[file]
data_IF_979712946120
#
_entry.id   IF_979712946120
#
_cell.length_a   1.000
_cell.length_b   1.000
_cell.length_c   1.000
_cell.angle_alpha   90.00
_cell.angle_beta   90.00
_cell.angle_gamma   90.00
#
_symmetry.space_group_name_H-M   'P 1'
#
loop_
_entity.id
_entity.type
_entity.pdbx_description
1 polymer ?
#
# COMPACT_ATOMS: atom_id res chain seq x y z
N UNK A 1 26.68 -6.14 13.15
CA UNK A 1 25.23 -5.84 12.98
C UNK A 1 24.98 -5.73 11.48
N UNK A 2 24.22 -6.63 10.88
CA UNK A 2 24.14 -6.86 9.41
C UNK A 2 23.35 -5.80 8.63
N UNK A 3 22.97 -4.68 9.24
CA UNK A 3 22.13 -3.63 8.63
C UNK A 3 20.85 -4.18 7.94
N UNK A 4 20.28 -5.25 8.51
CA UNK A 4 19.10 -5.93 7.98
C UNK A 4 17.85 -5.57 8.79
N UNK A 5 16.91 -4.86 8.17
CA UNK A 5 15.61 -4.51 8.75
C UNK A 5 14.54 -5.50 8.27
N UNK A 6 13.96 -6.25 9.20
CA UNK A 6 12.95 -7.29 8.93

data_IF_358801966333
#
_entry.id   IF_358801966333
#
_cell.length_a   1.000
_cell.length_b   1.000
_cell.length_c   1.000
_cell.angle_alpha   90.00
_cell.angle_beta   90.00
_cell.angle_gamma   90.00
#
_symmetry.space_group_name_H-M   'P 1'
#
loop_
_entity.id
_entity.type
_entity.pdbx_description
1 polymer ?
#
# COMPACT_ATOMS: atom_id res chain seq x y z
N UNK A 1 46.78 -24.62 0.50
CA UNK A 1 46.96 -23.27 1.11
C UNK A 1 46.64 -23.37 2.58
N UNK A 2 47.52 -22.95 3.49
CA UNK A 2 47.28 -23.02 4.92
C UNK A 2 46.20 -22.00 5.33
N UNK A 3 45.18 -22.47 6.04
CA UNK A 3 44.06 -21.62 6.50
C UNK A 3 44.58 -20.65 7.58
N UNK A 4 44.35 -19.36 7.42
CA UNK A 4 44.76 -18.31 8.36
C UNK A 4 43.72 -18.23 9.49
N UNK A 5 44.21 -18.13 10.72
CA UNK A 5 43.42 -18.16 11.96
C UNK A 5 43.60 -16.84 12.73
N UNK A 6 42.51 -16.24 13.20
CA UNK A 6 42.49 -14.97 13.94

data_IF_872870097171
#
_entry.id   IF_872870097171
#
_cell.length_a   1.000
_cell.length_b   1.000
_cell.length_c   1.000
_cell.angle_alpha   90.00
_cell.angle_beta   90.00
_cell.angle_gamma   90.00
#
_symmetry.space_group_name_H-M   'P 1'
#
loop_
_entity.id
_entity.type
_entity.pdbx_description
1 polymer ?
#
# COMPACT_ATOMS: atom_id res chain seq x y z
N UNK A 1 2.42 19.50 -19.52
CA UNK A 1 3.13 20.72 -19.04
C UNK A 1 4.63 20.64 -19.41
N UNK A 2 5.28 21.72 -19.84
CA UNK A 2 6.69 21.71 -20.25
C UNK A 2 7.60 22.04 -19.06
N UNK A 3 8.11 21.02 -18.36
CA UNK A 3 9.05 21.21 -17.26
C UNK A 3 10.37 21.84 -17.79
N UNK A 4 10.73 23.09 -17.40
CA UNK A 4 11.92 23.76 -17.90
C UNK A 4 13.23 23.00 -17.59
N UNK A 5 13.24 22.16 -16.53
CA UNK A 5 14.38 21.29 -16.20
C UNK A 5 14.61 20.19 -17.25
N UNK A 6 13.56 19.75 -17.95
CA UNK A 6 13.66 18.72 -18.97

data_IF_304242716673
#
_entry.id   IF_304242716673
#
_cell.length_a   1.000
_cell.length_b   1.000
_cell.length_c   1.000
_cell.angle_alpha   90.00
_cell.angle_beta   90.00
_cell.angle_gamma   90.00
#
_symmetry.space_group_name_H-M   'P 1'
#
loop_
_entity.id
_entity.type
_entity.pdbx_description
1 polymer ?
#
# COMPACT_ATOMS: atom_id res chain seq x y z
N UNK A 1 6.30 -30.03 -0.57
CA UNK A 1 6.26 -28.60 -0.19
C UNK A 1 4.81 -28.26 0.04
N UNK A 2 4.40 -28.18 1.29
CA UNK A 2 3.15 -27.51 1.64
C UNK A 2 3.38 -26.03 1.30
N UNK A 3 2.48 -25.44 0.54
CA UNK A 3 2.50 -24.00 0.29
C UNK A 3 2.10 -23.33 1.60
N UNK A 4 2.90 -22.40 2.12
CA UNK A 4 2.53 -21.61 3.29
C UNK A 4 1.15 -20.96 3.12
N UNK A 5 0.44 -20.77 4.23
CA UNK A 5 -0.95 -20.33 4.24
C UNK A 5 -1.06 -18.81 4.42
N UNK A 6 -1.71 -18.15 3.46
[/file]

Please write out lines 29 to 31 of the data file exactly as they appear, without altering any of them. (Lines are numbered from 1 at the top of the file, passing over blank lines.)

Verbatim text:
C UNK A 3 20.85 -4.18 7.94
N UNK A 4 20.28 -5.25 8.51
CA UNK A 4 19.10 -5.93 7.98